Boat Building Forum

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What is the cloth actually doing?

The desire to wrap cloth around thin edges comes up a lot over the years. I think it comes from the idea of things made from fiberglass are strong. The cloth we put over out boats acts mostly as a binder or girdle holding thngs together. It has some abrasive resistant quality but not a lot. Without epoxy or polyester, its just a fabric with strong tensile strength.

When glass fabric is not filled (fill the weave) its abrasive resistance is very weak. Try sanding into glass cloth unfilled vs. filled. A sander will rip right through the unfilled cloth surface fast.

My point here is, just epoxy coat your fine edges. Epoxy is super strong in itself. It can't bridge things together like the glass and epoxy combination does but as an abrasion resistant surface its like iron. To go through all kinds of gymnastics to get cloth to wrap around a thin edge is not necessary and if you do it and achieve it, you get 10 points.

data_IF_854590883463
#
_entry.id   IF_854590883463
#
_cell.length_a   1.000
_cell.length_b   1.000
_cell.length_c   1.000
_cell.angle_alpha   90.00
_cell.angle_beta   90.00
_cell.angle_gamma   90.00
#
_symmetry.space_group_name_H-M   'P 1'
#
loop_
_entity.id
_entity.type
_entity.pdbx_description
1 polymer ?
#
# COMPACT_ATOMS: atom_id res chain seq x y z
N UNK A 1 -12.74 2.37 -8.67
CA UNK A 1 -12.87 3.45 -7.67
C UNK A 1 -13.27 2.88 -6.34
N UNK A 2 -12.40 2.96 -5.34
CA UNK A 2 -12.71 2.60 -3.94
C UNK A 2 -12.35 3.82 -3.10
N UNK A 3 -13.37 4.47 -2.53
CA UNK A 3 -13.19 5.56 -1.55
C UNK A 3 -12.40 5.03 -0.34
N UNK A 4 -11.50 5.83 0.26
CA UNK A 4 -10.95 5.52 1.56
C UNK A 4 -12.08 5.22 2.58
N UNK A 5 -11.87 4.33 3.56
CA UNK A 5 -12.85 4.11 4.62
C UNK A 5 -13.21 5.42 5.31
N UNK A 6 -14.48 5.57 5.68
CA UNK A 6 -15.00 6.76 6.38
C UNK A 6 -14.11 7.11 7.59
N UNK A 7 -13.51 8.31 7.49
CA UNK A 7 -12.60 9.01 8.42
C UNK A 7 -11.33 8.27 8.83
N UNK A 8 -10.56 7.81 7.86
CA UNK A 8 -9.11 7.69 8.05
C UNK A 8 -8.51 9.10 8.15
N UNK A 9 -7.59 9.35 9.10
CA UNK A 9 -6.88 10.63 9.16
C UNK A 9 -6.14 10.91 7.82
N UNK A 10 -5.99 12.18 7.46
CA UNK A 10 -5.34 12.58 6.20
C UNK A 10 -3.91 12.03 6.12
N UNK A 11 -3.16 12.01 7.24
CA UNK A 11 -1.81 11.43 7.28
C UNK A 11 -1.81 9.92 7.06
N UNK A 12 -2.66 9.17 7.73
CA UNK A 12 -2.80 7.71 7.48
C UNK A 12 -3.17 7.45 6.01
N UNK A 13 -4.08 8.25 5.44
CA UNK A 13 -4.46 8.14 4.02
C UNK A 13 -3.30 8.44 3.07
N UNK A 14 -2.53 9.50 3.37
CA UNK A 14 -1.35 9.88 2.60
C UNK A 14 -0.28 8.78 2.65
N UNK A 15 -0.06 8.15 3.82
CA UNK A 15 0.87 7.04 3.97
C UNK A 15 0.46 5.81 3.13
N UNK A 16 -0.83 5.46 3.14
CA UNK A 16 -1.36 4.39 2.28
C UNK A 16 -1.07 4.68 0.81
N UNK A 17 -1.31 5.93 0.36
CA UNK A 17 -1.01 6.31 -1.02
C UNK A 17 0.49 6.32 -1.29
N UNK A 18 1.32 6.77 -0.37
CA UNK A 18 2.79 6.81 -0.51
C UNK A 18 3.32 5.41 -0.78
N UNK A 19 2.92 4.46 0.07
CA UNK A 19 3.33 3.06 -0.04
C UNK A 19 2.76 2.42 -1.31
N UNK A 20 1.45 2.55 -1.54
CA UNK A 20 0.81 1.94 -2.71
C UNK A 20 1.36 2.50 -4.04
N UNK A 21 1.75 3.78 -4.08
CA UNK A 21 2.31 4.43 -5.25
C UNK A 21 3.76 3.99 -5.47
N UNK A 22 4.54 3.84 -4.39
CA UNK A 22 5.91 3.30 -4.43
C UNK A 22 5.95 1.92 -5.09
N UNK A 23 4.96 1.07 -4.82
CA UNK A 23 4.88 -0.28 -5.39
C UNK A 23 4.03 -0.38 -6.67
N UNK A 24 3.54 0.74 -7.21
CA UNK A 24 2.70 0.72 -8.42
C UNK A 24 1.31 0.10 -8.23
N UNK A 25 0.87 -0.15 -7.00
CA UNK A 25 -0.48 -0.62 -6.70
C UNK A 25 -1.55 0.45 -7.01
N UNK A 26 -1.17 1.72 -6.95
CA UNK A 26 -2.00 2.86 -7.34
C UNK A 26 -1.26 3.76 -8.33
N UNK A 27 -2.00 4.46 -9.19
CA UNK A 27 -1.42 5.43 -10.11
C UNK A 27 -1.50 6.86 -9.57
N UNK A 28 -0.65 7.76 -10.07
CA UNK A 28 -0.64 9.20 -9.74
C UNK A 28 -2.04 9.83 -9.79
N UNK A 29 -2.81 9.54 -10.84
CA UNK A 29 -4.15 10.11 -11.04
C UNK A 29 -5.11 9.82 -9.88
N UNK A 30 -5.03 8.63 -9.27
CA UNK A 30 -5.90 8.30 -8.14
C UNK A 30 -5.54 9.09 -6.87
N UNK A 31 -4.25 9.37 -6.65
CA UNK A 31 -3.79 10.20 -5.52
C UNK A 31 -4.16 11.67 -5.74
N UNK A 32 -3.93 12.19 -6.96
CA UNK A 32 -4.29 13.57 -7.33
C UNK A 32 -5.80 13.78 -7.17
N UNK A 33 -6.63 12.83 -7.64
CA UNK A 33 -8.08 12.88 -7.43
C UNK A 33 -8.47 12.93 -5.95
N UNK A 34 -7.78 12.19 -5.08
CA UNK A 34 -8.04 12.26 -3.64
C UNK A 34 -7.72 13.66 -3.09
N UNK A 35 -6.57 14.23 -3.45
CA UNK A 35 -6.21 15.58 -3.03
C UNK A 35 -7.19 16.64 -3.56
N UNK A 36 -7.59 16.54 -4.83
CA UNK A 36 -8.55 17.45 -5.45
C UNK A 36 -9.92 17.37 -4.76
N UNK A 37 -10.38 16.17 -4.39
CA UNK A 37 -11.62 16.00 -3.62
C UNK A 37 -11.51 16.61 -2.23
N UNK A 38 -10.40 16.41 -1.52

Heres where cloth is great. If you coat a piece of plywood and leave it out to the weather, the epoxy thickness would have to be quite thick to prevent cracking, whereas glass cloth/epoxy could be used thinner and not crack because of the binding fabric. Want to drag it down the road carrying bricks? Then pile on the coats of epoxy, because the fabric will just get ripped apart. I'm not an expert, - just trying to shed some light on the misunderstanding of what the cloth does.